RECORD-BREAKING FLOODS may strike U.S. MIDWEST - On Tuesday, the National Oceanic Atmospheric Administration announced that a huge snowpack from a fierce winter will cause massive flooding this spring in the upper Midwest and in the major corn-producing state of Iowa. "We are looking at potentially historic flooding in some parts of the country this spring." The snowpack in the Midwest is more extensive than in 2009, with preciptation in December up to four lines above average. "It's a terrible case of deja vu, but this time the flooding will likely be more widespread. As the spring then melts the snowpack, saturated and frozen ground in the Midwest will exacerbate the flooding of the flat terrain and feed rising rivers and streams." The Red River Valley in Minnesota may be at particular risk, with NOAA officials explaining that it was UNUSUAL that the region would face the threat of severe floods for a second consecutive year. "The Red River runs north, dividing North Dakota and Minnesota, before running through the flat southern plains of the Canadian province of Manitoba. The U.S. side of the valley is planted for wheat, soybeans and other crops. The Red River area is also the top growing region for sugar beets in the country."


A solar wind stream is heading for Earth, and so is a coronal mass ejection (CME). Together, they add up to a geomagnetic storm alert for today and tomorrow (March 17 & 18). The impact of the solar wind plus CME will brighten Arctic skies already alive with Northern Lights.


The first outbreak of the deadly H5N1 bird flu in Europe for a year has been identified in a backyard poultry farm in Romania. The outbreak, in Tulcea county, close to the Ukrainian border, prompted immediate security measures. These include the killing of all poultry in the infected farm and the establishment of a three kilometre protection zone and a wider "surveillance zone" around the farm with strict controls on movements in or out. "The presence of the virus was confirmed on two hens that were found dead on a small private farm. No other case has been discovered since."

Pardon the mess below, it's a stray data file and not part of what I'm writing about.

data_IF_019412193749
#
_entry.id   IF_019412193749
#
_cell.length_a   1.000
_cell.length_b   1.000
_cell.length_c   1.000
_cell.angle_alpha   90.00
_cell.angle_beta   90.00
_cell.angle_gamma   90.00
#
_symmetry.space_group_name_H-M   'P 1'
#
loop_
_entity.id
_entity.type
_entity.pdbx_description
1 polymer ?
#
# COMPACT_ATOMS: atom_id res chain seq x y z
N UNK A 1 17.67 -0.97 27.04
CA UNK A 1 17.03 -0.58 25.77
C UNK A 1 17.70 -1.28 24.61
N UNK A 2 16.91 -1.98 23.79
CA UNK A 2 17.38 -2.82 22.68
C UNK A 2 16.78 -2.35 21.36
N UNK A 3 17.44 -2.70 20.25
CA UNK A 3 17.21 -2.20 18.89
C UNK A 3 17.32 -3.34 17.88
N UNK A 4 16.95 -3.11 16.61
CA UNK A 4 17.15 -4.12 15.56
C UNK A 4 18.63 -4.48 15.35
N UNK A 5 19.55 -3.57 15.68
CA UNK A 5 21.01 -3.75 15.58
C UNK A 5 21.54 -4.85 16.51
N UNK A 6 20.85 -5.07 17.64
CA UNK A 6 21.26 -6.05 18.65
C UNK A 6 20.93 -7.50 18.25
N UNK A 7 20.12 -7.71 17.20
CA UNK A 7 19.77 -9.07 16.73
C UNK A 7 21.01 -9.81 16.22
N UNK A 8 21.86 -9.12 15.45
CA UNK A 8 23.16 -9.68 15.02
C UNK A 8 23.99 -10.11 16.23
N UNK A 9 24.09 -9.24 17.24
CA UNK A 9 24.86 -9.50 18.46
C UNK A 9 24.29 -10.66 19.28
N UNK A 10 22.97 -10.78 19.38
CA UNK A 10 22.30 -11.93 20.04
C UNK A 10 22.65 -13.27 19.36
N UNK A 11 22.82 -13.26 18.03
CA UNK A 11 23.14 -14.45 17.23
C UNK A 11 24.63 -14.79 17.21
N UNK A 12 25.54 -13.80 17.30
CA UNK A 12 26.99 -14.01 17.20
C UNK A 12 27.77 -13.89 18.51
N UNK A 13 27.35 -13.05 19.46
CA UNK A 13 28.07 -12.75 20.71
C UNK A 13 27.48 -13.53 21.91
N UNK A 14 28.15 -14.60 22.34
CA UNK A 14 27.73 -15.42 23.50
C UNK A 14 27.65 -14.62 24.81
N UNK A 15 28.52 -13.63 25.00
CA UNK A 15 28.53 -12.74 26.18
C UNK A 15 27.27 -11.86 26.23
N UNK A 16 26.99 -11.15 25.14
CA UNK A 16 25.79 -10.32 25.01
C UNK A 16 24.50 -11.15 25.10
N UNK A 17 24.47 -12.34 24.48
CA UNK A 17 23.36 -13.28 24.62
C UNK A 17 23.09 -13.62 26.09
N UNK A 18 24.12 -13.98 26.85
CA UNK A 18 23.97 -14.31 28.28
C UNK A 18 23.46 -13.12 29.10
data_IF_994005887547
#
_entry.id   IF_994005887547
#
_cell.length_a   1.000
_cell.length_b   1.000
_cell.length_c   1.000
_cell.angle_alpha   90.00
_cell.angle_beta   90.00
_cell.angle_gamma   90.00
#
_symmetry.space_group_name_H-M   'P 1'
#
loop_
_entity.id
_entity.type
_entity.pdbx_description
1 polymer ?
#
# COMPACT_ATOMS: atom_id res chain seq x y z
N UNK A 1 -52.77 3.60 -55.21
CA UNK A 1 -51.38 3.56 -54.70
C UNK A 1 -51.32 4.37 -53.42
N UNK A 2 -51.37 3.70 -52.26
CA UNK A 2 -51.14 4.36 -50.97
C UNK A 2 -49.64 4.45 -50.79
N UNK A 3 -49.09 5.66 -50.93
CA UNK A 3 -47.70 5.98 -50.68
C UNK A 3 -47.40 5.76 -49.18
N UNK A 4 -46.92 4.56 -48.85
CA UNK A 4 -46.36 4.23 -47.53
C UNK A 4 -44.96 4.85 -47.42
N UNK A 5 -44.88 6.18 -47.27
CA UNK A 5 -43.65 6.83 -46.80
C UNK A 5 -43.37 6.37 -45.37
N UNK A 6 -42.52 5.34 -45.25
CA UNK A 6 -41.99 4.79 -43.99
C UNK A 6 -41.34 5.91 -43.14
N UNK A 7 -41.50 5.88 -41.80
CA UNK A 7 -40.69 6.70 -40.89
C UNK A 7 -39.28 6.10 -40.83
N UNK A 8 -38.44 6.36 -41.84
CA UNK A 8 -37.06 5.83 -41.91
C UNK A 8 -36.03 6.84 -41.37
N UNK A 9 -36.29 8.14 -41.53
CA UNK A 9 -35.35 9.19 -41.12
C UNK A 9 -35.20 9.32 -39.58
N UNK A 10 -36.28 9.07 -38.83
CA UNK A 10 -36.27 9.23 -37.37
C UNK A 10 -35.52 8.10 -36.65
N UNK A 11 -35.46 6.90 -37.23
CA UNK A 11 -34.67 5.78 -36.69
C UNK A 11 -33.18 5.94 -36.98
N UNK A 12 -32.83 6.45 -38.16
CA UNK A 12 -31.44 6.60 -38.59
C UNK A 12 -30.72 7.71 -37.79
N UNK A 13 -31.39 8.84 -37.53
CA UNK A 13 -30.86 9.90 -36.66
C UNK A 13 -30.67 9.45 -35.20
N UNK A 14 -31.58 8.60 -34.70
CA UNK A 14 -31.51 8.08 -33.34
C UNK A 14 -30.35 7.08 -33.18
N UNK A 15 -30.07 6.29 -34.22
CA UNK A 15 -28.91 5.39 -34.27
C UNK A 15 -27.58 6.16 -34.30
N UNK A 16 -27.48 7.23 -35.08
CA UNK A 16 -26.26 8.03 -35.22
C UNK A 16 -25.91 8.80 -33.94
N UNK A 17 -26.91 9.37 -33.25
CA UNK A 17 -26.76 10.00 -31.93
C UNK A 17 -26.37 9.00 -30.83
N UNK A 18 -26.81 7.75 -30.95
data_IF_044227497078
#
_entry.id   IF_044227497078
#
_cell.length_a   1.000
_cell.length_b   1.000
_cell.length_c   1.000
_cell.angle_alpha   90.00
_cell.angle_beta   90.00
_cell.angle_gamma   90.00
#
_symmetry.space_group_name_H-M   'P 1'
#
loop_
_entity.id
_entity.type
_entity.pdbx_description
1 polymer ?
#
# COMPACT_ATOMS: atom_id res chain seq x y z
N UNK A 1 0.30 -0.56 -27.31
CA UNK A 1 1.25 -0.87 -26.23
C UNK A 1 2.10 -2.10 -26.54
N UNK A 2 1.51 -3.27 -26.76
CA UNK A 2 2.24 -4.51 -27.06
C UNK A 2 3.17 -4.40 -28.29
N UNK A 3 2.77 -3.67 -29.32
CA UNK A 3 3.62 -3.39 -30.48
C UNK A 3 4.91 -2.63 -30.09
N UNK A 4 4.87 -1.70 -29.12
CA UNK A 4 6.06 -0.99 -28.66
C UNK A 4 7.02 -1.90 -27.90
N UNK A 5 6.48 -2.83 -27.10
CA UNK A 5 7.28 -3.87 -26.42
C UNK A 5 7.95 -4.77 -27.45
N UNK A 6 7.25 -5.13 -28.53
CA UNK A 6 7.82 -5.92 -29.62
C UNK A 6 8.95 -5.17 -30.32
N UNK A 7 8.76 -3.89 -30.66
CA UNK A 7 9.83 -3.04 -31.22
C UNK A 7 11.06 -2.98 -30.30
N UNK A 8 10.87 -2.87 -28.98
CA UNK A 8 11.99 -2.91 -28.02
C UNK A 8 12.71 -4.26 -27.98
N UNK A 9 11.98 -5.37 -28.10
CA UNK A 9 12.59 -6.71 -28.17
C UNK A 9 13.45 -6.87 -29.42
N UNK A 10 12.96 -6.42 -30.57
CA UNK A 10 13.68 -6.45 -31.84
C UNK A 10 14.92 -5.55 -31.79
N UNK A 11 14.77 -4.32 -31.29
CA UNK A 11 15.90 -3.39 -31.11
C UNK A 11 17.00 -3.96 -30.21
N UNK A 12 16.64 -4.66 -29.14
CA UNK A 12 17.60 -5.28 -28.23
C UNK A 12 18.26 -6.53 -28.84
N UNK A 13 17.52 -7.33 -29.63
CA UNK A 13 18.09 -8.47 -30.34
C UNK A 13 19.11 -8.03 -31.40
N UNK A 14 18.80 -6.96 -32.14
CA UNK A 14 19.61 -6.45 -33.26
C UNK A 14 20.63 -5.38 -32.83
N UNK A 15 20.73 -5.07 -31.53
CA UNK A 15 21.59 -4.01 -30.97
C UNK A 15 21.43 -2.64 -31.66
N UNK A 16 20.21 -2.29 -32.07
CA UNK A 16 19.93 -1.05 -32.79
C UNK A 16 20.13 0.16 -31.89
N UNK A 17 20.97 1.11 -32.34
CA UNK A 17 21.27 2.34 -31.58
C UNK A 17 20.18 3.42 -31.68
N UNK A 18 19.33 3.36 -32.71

Romania was hit by massive bird flu outbreaks in 2005 and 2006, when more than a million poultry were slaughtered.
Avian influenza or "bird flu" is a highly contagious viral disease which primarily affects birds, but on rare occasions can also be contracted by humans and other mammals. The strain of avian influenza which is currently causing concern is the highly pathogenic H5N1 responsible for affecting many countries worldwide, including parts of Asia, Africa and Europe. On Monday at least 117,000 chickens were destroyed in northern Bangladesh after an avian flu outbreak on one of the country's largest poultry farms. Around 290 people have died of the human form of avian flu since 2003.